In our model, the particles enter the stream at the L1 point as ballistic stream particles. The number of particles entering the stream depends on the mass transfer rate and can be time dependant. Within the ballistic stream, the motion of the gas is influenced by gravity, the rotation of the binary system, and the thermal pressure gradients within the stream. SPH calculates the density and pressure gradients and adds that to the acceleration due to any other external forces. At each time step, the condition for coupling to the magnetic field is checked. When the magnetic pressure due to the white dwarf first exceeds the ram pressure of the gas, the particles are flagged as coupled.

Once coupled, the magnetically confined stream particles move along the dipole field lines according to the conservation of energy equations. The total mechanical energy at coupling is calculated by the sum of the gravitational potential energy and kinetic energy. The code allows the full kinetic energy to be conserved during the coupling process or a portion of that kinetic energy can be transferred into thermal energy. Once the magnetically confined particles reach the surface of the white dwarf (impact) they are “recycled” to the secondary star to re-enter the stream.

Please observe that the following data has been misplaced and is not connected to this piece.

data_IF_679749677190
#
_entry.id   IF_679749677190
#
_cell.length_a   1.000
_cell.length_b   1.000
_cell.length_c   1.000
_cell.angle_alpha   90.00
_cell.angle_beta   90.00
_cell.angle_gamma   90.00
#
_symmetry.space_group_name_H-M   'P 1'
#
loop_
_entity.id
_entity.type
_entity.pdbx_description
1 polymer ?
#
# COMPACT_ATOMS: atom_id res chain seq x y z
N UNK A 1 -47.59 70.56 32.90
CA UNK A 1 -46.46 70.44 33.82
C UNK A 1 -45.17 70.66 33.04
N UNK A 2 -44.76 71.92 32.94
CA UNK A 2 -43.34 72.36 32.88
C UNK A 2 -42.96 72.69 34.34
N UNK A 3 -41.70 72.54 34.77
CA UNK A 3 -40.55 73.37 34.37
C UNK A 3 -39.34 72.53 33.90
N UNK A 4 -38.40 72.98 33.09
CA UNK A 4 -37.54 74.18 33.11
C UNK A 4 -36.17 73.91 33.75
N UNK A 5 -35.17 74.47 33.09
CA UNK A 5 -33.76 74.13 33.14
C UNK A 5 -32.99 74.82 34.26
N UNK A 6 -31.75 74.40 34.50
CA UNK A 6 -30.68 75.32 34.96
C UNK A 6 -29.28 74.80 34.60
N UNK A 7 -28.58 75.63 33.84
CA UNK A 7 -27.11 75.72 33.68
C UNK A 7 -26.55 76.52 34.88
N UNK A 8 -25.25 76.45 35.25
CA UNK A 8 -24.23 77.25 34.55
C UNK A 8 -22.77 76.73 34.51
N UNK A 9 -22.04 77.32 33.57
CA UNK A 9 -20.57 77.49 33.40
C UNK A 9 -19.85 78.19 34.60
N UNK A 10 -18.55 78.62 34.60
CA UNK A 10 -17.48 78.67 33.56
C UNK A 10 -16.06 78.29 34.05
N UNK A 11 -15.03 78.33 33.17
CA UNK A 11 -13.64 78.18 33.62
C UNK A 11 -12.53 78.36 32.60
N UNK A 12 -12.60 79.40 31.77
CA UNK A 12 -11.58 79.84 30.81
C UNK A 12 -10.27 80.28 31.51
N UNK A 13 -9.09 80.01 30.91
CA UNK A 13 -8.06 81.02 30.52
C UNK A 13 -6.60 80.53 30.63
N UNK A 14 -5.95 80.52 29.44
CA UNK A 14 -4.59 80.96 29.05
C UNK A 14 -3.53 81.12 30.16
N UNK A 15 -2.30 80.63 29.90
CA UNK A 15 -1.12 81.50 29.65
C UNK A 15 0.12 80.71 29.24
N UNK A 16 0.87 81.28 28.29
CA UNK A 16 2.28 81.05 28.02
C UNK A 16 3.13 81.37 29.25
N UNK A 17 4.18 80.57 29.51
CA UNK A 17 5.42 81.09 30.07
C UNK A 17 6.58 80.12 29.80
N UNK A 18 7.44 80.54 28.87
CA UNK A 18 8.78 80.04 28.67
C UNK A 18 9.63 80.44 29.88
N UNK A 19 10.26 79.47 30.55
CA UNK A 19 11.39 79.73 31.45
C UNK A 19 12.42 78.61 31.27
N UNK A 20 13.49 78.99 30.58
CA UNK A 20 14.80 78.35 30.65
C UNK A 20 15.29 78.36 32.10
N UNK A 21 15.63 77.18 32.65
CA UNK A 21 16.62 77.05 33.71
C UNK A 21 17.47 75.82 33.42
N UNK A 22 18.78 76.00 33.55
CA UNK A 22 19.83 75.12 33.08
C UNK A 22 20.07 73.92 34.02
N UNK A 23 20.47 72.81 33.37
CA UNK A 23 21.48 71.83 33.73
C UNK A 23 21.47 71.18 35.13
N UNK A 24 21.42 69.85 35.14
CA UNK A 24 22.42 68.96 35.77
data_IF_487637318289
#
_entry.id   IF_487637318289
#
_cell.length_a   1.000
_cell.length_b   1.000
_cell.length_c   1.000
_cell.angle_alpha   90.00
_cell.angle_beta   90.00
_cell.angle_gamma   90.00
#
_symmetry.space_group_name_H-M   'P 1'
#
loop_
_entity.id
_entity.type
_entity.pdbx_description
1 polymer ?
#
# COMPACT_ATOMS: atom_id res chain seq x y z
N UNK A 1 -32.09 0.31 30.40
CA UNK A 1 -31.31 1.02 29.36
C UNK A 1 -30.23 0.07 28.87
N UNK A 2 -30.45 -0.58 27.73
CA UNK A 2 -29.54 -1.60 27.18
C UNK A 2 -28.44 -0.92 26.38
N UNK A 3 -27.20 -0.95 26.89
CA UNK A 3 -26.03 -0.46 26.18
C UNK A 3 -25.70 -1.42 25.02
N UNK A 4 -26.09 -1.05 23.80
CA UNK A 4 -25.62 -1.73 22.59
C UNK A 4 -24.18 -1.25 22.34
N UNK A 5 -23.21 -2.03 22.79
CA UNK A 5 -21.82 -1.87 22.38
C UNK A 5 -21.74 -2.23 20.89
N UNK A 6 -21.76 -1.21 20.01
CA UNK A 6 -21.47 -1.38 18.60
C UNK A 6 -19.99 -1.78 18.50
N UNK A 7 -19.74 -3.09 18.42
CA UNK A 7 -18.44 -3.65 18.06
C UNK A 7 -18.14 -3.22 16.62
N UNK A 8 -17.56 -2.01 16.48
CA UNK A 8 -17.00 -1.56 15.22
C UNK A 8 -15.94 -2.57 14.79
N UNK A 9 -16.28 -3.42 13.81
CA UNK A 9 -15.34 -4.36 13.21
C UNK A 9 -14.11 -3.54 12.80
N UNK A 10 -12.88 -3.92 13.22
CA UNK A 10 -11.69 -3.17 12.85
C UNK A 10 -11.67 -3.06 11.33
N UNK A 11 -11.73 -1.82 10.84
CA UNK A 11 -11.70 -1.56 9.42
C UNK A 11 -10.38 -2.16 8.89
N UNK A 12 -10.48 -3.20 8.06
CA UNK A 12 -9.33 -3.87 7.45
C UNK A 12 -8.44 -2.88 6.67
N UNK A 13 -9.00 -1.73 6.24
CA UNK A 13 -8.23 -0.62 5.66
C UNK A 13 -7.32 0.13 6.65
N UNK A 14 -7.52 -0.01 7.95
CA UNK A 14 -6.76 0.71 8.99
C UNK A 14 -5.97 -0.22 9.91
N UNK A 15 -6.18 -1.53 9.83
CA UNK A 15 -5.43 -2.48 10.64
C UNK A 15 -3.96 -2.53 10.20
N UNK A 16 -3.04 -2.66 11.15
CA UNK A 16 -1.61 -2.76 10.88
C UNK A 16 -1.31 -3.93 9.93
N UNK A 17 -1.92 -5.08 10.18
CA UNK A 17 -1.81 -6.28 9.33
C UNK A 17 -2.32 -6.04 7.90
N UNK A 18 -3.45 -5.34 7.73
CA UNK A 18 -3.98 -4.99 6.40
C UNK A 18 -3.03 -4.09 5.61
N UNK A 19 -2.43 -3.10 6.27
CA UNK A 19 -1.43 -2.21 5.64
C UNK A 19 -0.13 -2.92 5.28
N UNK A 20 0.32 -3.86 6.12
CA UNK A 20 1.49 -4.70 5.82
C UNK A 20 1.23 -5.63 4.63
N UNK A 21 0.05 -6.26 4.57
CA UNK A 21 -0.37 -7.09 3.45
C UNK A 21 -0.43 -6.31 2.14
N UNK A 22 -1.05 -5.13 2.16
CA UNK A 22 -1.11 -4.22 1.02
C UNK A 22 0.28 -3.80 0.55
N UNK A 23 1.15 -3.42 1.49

Figure 2a and 2b show the top and side view of the full accretion stream. The ballistic stream particles are show in green while the magnetic stream particles are red. The white dwarf is indicated in blue, and the secondary star lies just off the right side of the plot. 
As predicted in earlier models there is some coupling of material directly from L1 as well as the main coupling region further downstream. The improvements in the latest modeling code concerning information about the positions of particles along the magnetic streams clearly show that the portion of the magnetically confined stream starting directly at L1 has a much lower density than the main confined stream.

Figure 2a: top view of accretion stream model
click on image for enlarged view
Figure 2b: side view of accretion stream model
click on image for enlarged view
top view of stream side view of stream

We have also developed a new visualization tools that allows us to view the stream as it would appear from any inclination and phase. Figures 3a, 3b, and 3c show visualizations of the stream at various phases. The IDL visualization program can also create animations showing the binary rotating through all phases. These visualizations aid in the understanding of the phase and inclination dependency of the system geometry in both eclipsing and non-eclipsing systems.  (Animation not available on the poster at AAS)

Figure 3a: 3-D view of a model stream
phase = 0, inclination = 55
click on image for enlarged view
Figure 3b: 3-D view of a model stream
phase = 0.15, inclination = 55
click on image for enlarged view
Figure 3b: 3-D view of a model stream
phase = 0.70, inclination = 55
click on image for enlarged view
figure 3a
figure 3b
figure 3c

Radial Velocities:

In addition to the geometric results, the new models results can be easily analyzed to provide information on the velocities within both the ballistic and magnetic portions of the accretion stream. The same basic equations used for the 3D visualization are used to convert the velocities into phase and inclination dependant radial velocities.